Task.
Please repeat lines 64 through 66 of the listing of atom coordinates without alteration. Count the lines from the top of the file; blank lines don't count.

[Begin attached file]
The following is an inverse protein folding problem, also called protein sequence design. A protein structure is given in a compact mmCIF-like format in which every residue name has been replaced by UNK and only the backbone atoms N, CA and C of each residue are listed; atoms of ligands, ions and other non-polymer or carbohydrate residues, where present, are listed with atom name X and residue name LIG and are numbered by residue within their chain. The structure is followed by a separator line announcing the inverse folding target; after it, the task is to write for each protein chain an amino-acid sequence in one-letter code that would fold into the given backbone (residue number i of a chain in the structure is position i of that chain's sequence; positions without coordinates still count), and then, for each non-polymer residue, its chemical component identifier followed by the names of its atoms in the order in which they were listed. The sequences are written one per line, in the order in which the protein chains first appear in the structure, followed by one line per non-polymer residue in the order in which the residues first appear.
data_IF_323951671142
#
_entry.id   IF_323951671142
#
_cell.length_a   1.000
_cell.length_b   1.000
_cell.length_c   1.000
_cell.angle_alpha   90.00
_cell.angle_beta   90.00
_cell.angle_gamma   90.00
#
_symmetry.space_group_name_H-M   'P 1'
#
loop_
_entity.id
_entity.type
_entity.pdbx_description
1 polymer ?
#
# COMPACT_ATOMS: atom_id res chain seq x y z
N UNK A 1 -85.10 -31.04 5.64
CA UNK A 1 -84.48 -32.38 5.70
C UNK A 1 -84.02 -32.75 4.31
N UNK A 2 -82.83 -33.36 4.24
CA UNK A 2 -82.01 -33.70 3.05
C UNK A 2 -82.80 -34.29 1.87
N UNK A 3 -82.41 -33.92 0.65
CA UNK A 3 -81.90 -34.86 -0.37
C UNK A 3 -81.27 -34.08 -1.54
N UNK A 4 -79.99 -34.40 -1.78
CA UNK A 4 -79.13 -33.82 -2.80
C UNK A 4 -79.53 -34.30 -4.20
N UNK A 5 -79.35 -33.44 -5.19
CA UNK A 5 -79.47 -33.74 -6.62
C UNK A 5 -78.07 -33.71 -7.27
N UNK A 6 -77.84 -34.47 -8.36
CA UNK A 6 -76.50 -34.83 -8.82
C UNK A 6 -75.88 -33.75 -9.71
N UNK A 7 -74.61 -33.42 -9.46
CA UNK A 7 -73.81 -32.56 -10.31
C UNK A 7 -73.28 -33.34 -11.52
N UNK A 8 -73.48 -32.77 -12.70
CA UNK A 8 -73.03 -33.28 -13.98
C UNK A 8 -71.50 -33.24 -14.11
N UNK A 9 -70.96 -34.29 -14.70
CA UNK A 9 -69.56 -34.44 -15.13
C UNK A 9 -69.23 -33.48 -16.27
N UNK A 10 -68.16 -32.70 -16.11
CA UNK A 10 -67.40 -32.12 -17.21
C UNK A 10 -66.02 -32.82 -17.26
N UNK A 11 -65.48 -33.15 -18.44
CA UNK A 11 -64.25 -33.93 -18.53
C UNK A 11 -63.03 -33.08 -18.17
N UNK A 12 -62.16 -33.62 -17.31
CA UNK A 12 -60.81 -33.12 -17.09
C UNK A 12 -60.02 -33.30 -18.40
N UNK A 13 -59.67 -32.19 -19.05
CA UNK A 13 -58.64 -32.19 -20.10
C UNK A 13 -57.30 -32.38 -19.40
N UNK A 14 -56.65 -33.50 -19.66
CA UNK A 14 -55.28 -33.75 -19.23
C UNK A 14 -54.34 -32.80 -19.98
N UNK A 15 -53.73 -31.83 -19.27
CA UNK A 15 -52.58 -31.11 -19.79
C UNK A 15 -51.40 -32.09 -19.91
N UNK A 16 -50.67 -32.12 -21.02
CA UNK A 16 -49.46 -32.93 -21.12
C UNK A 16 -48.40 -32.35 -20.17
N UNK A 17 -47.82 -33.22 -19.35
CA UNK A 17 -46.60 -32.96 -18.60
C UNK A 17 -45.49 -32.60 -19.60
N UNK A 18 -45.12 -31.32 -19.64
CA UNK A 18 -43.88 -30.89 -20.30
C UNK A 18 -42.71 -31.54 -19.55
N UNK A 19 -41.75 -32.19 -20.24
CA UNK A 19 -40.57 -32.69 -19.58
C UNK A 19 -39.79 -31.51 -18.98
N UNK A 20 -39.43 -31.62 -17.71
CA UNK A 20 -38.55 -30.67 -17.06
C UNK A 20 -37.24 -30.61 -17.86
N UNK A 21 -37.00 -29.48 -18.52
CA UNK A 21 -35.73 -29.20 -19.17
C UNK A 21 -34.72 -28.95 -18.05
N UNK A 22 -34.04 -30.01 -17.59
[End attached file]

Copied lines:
N UNK A 15 -53.73 -31.83 -19.27
CA UNK A 15 -52.58 -31.11 -19.79
C UNK A 15 -51.40 -32.09 -19.91